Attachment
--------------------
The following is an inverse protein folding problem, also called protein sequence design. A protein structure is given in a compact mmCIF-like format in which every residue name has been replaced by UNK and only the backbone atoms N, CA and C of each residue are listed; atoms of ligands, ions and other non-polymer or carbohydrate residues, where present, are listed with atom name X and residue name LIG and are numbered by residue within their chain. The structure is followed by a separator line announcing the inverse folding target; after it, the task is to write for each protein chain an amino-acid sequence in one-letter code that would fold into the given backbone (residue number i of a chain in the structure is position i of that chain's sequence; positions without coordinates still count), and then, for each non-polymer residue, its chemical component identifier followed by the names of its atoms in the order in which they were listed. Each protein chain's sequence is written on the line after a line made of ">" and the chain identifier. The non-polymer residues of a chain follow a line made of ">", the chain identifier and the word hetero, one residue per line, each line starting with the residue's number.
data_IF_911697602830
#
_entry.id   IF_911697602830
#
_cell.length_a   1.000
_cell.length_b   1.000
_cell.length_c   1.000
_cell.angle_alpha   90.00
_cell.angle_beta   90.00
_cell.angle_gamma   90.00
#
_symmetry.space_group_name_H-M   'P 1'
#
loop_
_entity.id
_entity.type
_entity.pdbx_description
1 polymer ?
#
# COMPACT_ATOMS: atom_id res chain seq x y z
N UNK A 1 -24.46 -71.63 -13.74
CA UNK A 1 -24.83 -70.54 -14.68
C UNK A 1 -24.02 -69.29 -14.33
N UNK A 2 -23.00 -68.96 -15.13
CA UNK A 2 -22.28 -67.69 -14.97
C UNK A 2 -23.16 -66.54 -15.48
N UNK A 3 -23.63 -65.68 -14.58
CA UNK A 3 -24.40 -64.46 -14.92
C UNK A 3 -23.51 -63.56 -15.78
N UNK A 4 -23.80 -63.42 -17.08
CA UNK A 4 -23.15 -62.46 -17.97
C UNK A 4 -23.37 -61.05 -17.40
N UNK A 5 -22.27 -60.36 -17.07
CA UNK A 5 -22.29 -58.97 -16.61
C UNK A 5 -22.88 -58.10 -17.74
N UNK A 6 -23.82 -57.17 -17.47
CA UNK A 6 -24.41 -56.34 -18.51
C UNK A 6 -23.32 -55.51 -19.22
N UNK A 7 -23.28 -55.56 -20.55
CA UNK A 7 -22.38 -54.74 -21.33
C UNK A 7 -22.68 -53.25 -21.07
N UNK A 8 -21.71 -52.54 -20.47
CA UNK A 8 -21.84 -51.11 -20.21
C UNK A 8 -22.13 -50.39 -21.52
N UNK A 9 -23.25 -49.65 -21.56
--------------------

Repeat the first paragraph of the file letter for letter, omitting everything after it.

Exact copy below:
The following is an inverse protein folding problem, also called protein sequence design. A protein structure is given in a compact mmCIF-like format in which every residue name has been replaced by UNK and only the backbone atoms N, CA and C of each residue are listed; atoms of ligands, ions and other non-polymer or carbohydrate residues, where present, are listed with atom name X and residue name LIG and are numbered by residue within their chain. The structure is followed by a separator line announcing the inverse folding target; after it, the task is to write for each protein chain an amino-acid sequence in one-letter code that would fold into the given backbone (residue number i of a chain in the structure is position i of that chain's sequence; positions without coordinates still count), and then, for each non-polymer residue, its chemical component identifier followed by the names of its atoms in the order in which they were listed. Each protein chain's sequence is written on the line after a line made of ">" and the chain identifier. The non-polymer residues of a chain follow a line made of ">", the chain identifier and the word hetero, one residue per line, each line starting with the residue's number.